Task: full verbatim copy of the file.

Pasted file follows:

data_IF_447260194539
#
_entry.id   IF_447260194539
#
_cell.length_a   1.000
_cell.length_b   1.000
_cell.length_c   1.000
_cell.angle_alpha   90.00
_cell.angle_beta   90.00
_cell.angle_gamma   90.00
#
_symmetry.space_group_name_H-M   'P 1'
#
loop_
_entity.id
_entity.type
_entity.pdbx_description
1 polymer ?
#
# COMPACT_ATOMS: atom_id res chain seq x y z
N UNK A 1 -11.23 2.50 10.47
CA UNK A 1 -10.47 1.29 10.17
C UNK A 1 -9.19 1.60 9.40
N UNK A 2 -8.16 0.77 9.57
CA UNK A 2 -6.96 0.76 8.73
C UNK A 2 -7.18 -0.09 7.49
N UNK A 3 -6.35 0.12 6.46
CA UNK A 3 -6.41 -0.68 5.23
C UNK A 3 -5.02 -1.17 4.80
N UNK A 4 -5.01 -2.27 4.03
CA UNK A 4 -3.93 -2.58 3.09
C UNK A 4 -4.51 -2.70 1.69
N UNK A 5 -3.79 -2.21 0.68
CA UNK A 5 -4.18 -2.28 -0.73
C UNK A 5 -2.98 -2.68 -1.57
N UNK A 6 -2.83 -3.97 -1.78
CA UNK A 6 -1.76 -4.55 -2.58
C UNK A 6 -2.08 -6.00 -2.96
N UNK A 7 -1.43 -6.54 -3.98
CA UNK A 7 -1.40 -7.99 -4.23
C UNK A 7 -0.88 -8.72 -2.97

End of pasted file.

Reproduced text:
data_IF_447260194539
#
_entry.id   IF_447260194539
#
_cell.length_a   1.000
_cell.length_b   1.000
_cell.length_c   1.000
_cell.angle_alpha   90.00
_cell.angle_beta   90.00
_cell.angle_gamma   90.00
#
_symmetry.space_group_name_H-M   'P 1'
#
loop_
_entity.id
_entity.type
_entity.pdbx_description
1 polymer ?
#
# COMPACT_ATOMS: atom_id res chain seq x y z
N UNK A 1 -11.23 2.50 10.47
CA UNK A 1 -10.47 1.29 10.17
C UNK A 1 -9.19 1.60 9.40
N UNK A 2 -8.16 0.77 9.57
CA UNK A 2 -6.96 0.76 8.73
C UNK A 2 -7.18 -0.09 7.49
N UNK A 3 -6.35 0.12 6.46
CA UNK A 3 -6.41 -0.68 5.23
C UNK A 3 -5.02 -1.17 4.80
N UNK A 4 -5.01 -2.27 4.03
CA UNK A 4 -3.93 -2.58 3.09
C UNK A 4 -4.51 -2.70 1.69
N UNK A 5 -3.79 -2.21 0.68
CA UNK A 5 -4.18 -2.28 -0.73
C UNK A 5 -2.98 -2.68 -1.57
N UNK A 6 -2.83 -3.97 -1.78
CA UNK A 6 -1.76 -4.55 -2.58
C UNK A 6 -2.08 -6.00 -2.96
N UNK A 7 -1.43 -6.54 -3.98
CA UNK A 7 -1.40 -7.99 -4.23
C UNK A 7 -0.88 -8.72 -2.97